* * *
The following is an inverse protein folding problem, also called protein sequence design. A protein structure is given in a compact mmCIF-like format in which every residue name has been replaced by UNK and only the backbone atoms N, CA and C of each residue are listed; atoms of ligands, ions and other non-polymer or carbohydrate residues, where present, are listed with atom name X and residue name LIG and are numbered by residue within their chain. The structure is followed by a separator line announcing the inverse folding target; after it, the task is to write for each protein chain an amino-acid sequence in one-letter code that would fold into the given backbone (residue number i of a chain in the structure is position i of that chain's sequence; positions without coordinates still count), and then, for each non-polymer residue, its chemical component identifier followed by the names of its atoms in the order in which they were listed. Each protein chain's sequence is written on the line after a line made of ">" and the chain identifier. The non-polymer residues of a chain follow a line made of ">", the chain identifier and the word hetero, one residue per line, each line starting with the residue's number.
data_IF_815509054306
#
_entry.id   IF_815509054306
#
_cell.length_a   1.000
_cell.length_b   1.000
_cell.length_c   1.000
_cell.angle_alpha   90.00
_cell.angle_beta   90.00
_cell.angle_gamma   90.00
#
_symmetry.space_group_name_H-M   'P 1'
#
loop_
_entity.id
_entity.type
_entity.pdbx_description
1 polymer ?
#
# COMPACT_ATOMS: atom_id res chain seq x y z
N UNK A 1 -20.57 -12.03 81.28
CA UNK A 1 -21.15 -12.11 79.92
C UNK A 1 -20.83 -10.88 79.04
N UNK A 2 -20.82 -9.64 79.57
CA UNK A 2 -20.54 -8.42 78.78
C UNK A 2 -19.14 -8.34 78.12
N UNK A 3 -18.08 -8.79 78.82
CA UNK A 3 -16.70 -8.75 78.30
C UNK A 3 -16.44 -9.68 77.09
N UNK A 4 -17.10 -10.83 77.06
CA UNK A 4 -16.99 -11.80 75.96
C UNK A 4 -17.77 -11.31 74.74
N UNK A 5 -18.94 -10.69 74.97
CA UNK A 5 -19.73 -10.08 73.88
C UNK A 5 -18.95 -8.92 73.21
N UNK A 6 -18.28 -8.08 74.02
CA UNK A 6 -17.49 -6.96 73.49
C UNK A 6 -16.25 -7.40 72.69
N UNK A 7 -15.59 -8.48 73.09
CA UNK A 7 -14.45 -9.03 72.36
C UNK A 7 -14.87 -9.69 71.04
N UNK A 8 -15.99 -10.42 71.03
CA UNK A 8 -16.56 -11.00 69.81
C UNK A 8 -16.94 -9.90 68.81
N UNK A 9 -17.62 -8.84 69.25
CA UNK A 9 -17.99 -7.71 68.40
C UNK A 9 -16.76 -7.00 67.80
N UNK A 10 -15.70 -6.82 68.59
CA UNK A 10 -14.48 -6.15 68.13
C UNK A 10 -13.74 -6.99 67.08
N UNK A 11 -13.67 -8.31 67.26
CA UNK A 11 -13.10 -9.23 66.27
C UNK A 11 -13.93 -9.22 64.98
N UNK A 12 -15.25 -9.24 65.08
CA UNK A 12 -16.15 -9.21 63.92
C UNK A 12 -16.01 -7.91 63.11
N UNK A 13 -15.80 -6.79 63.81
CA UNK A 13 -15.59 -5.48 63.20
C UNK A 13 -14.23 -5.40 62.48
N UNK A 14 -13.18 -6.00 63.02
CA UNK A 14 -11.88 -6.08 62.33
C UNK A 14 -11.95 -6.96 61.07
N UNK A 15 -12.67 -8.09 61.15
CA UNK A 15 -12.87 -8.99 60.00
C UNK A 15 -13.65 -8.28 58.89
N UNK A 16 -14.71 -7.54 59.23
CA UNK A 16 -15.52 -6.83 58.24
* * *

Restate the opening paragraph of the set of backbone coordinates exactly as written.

The following is an inverse protein folding problem, also called protein sequence design. A protein structure is given in a compact mmCIF-like format in which every residue name has been replaced by UNK and only the backbone atoms N, CA and C of each residue are listed; atoms of ligands, ions and other non-polymer or carbohydrate residues, where present, are listed with atom name X and residue name LIG and are numbered by residue within their chain. The structure is followed by a separator line announcing the inverse folding target; after it, the task is to write for each protein chain an amino-acid sequence in one-letter code that would fold into the given backbone (residue number i of a chain in the structure is position i of that chain's sequence; positions without coordinates still count), and then, for each non-polymer residue, its chemical component identifier followed by the names of its atoms in the order in which they were listed. Each protein chain's sequence is written on the line after a line made of ">" and the chain identifier. The non-polymer residues of a chain follow a line made of ">", the chain identifier and the word hetero, one residue per line, each line starting with the residue's number.